Not buying the Brandon Marshall-to-Ravens speculation

The Baltimore Ravens need a Brandon Marshall-type wide receiver. They just don't need Brandon Marshall.

He's selfish. He's a distraction. He's an "exhaustive presence," one Bears teammate told the Chicago Sun-Times.

Marshall, who is under contract with the Bears, created a stir recently when he asked Baltimore coach John Harbaugh about playing for the Ravens during an interview on Showtime's "Inside the NFL." There's no certainty the Bears are going to release Marshall, and ESPN NFL Nation Bears reporter Michael C. Wright believes Marshall should be back in Chicago in 2015.

If Marshall does become available, the Ravens shouldn't be interested. Before you picture Marshall catching 100 passes from quarterback Joe Flacco, just imagine him in the same locker room as volatile receiver Steve Smith, who has indicated to the Ravens he wants to play next season. That would make for a good reality television show. It would be a disastrous pairing for a team looking to contend for a Super Bowl.

The idea of Marshall and Smith brings up bad memories of Chad Johnson and Terrell Owens in Cincinnati in 2010, when the Bengals went 4-12. It's difficult to keep two strong personalities at wide receiver happy and not let that affect the entire team. If the Ravens bring in Marshall, they might as well bring in Marshawn Lynch at running back and a psychiatrist for Flacco.

In theory, it makes sense the Ravens should want Marshall. He is the big, physical wide receiver the Ravens need to add to their offense. He was a Pro Bowl receiver in 2013, when current Ravens offensive coordinator Marc Trestman was his coach.

But I'm not buying that Marshall will be in a Ravens uniform in 2015, especially when you consider his past. He has been named in at least eight separate incidents of violence against women since he was drafted in 2006. Even though none of those incidents led to a criminal conviction, the Ravens can't put themselves in that type of situation after a year of dealing with the Ray Rice scandal.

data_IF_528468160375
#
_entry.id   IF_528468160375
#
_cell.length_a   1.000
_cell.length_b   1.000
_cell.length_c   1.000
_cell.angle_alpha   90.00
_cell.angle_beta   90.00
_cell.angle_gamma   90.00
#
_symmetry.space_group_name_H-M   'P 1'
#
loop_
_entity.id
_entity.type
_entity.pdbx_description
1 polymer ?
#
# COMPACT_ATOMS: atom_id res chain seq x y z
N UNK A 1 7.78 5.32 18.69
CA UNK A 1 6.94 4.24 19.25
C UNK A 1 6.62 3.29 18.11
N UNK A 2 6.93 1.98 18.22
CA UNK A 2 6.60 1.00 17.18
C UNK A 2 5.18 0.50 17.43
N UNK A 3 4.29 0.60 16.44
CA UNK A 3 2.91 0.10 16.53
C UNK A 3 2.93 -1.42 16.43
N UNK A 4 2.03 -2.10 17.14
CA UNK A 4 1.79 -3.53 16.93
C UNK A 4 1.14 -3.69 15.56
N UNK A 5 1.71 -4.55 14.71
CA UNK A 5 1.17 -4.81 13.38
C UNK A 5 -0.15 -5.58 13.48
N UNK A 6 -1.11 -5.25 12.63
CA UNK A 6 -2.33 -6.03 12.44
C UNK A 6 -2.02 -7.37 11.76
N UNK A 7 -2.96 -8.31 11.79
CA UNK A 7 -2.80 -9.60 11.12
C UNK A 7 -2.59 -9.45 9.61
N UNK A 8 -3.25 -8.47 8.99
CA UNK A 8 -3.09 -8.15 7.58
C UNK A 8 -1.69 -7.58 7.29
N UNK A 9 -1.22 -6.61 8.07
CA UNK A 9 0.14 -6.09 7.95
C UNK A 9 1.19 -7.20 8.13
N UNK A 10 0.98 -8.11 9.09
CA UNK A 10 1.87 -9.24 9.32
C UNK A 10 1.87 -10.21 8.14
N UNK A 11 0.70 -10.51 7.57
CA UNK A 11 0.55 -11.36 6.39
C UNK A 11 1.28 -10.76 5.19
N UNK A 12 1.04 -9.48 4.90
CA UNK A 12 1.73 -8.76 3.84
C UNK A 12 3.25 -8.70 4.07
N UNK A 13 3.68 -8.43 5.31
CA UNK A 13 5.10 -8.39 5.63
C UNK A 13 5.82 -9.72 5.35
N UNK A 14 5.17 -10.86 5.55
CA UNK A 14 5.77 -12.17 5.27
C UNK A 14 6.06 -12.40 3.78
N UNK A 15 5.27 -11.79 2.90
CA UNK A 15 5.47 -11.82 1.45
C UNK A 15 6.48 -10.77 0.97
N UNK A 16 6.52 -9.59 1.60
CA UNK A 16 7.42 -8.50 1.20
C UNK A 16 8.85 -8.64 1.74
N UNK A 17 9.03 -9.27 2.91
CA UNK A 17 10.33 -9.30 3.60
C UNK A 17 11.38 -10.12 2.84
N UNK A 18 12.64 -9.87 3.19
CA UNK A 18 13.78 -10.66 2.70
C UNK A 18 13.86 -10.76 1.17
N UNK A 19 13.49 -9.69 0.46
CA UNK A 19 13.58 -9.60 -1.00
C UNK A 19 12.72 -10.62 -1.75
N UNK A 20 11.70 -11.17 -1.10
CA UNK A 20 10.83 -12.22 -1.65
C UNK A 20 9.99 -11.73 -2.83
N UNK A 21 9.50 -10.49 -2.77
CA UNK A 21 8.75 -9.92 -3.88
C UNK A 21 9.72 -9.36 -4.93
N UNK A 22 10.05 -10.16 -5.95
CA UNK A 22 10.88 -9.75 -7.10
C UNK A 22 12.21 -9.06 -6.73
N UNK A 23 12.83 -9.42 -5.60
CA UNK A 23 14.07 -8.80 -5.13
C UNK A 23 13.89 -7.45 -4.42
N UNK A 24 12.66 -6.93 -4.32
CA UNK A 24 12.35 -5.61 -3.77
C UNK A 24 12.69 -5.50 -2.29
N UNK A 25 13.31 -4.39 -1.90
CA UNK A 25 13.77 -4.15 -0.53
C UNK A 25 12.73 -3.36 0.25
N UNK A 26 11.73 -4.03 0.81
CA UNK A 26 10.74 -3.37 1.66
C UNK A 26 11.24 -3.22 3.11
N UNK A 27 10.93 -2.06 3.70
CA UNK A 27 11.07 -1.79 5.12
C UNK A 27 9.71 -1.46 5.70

Beyond that, there's a reason why a five-time Pro Bowl receiver has played for three teams. There's a reason why the Denver Broncos and Miami Dolphins couldn't wait to get rid of him and why the Bears may be thinking the same.

Marshall doesn't crave the spotlight. He's apparently obsessed with it. Last offseason, he signed his contract extension with the Bears on "The View." During the season, he challenged a trash-tweeting Detroit Lions fan to a boxing match and then explained it was part of an anti-bullying campaign.

The drama never ends. After a loss to the Dolphins this past season, Marshall's postgame theatrics in the locker room reportedly included calling out quarterback Jay Cutler and going after kicker Robbie Gould. A week later, Marshall walked off the field for a fourth-and-10 play while trailing the Patriots 45-7 and later responded, "That's wack, bro," when asked if he left because he was hurt, tired or frustrated.

Marshall is the most talented wide receiver the Ravens could get this offseason. The fact that he's had five 100-catch seasons is awfully enticing. It just comes with 100 headaches. The Ravens would essentially be replacing a high-character player in Torrey Smith with a narcissistic one in Marshall. The good teams know the value of chemistry over production. It's not a coincidence Marshall has never played in a postseason game in his nine NFL seasons.

The Ravens need to find a legitimate, young No. 1 wide receiver for Flacco at some point. There comes a time when the Ravens have to stop patching up their wide receiver position with 30-something receivers like Derrick Mason, Anquan Boldin, Lee Evans and Steve Smith. The Cincinnati Bengals and Pittsburgh Steelers have Pro Bowl playmakers in A.J. Green and Antonio Brown. Since 2010, Dez Bryant, Demaryius Thomas, Julio Jones and Odell Beckham Jr. have been drafted in the first round and have emerged as the best pass-catchers in the NFL.

Bryant and Thomas could be free agents this offseason, but the Dallas Cowboys and Denver Broncos are expected to put the franchise tag on them. When you're a special talent at wide receiver, teams want to keep you. They don't cut ties like other teams have done with Marshall.

There's no question the Ravens need a playmaker like Marshall. They just need one without the distractions and drama.